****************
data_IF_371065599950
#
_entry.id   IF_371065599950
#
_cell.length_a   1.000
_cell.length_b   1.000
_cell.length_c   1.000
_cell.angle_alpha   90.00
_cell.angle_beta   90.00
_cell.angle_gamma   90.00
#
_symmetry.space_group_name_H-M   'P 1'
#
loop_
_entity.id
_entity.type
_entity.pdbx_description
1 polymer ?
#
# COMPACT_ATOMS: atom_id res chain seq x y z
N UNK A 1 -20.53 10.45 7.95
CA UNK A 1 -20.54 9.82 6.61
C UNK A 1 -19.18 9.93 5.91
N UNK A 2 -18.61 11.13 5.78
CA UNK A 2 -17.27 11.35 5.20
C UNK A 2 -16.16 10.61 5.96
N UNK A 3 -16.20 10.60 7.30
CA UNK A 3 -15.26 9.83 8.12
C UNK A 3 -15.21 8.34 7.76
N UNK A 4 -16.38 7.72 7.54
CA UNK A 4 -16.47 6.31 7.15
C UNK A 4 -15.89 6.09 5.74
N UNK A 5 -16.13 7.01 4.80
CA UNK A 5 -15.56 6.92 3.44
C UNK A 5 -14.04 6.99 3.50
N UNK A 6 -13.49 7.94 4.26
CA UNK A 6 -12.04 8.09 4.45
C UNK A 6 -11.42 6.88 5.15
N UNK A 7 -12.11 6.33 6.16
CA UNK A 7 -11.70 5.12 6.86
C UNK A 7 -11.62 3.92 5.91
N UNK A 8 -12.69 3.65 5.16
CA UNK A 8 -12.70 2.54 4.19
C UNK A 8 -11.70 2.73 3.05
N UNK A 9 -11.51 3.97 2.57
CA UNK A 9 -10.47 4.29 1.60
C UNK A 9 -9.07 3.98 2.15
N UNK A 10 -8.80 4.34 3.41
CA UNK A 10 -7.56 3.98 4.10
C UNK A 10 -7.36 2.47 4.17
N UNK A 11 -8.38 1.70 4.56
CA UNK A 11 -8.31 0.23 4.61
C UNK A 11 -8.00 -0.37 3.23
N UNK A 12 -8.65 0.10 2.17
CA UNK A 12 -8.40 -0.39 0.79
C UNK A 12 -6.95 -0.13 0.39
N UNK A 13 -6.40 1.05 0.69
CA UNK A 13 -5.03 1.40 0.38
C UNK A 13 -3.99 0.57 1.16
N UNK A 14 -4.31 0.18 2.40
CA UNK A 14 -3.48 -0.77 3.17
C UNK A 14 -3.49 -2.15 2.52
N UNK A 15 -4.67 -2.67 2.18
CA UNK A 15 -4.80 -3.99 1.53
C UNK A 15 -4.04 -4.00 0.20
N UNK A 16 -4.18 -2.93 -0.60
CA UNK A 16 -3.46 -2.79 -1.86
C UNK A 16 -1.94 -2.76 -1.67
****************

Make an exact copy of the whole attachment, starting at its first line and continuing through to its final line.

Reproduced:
data_IF_371065599950
#
_entry.id   IF_371065599950
#
_cell.length_a   1.000
_cell.length_b   1.000
_cell.length_c   1.000
_cell.angle_alpha   90.00
_cell.angle_beta   90.00
_cell.angle_gamma   90.00
#
_symmetry.space_group_name_H-M   'P 1'
#
loop_
_entity.id
_entity.type
_entity.pdbx_description
1 polymer ?
#
# COMPACT_ATOMS: atom_id res chain seq x y z
N UNK A 1 -20.53 10.45 7.95
CA UNK A 1 -20.54 9.82 6.61
C UNK A 1 -19.18 9.93 5.91
N UNK A 2 -18.61 11.13 5.78
CA UNK A 2 -17.27 11.35 5.20
C UNK A 2 -16.16 10.61 5.96
N UNK A 3 -16.20 10.60 7.30
CA UNK A 3 -15.26 9.83 8.12
C UNK A 3 -15.21 8.34 7.76
N UNK A 4 -16.38 7.72 7.54
CA UNK A 4 -16.47 6.31 7.15
C UNK A 4 -15.89 6.09 5.74
N UNK A 5 -16.13 7.01 4.80
CA UNK A 5 -15.56 6.92 3.44
C UNK A 5 -14.04 6.99 3.50
N UNK A 6 -13.49 7.94 4.26
CA UNK A 6 -12.04 8.09 4.45
C UNK A 6 -11.42 6.88 5.15
N UNK A 7 -12.11 6.33 6.16
CA UNK A 7 -11.70 5.12 6.86
C UNK A 7 -11.62 3.92 5.91
N UNK A 8 -12.69 3.65 5.16
CA UNK A 8 -12.70 2.54 4.19
C UNK A 8 -11.70 2.73 3.05
N UNK A 9 -11.51 3.97 2.57
CA UNK A 9 -10.47 4.29 1.60
C UNK A 9 -9.07 3.98 2.15
N UNK A 10 -8.80 4.34 3.41
CA UNK A 10 -7.56 3.98 4.10
C UNK A 10 -7.36 2.47 4.17
N UNK A 11 -8.38 1.70 4.56
CA UNK A 11 -8.31 0.23 4.61
C UNK A 11 -8.00 -0.37 3.23
N UNK A 12 -8.65 0.10 2.17
CA UNK A 12 -8.40 -0.39 0.79
C UNK A 12 -6.95 -0.13 0.39
N UNK A 13 -6.40 1.05 0.69
CA UNK A 13 -5.03 1.40 0.38
C UNK A 13 -3.99 0.57 1.16
N UNK A 14 -4.31 0.18 2.40
CA UNK A 14 -3.48 -0.77 3.17
C UNK A 14 -3.49 -2.15 2.52
N UNK A 15 -4.67 -2.67 2.18
CA UNK A 15 -4.80 -3.99 1.53
C UNK A 15 -4.04 -4.00 0.20
N UNK A 16 -4.18 -2.93 -0.60
CA UNK A 16 -3.46 -2.79 -1.86
C UNK A 16 -1.94 -2.76 -1.67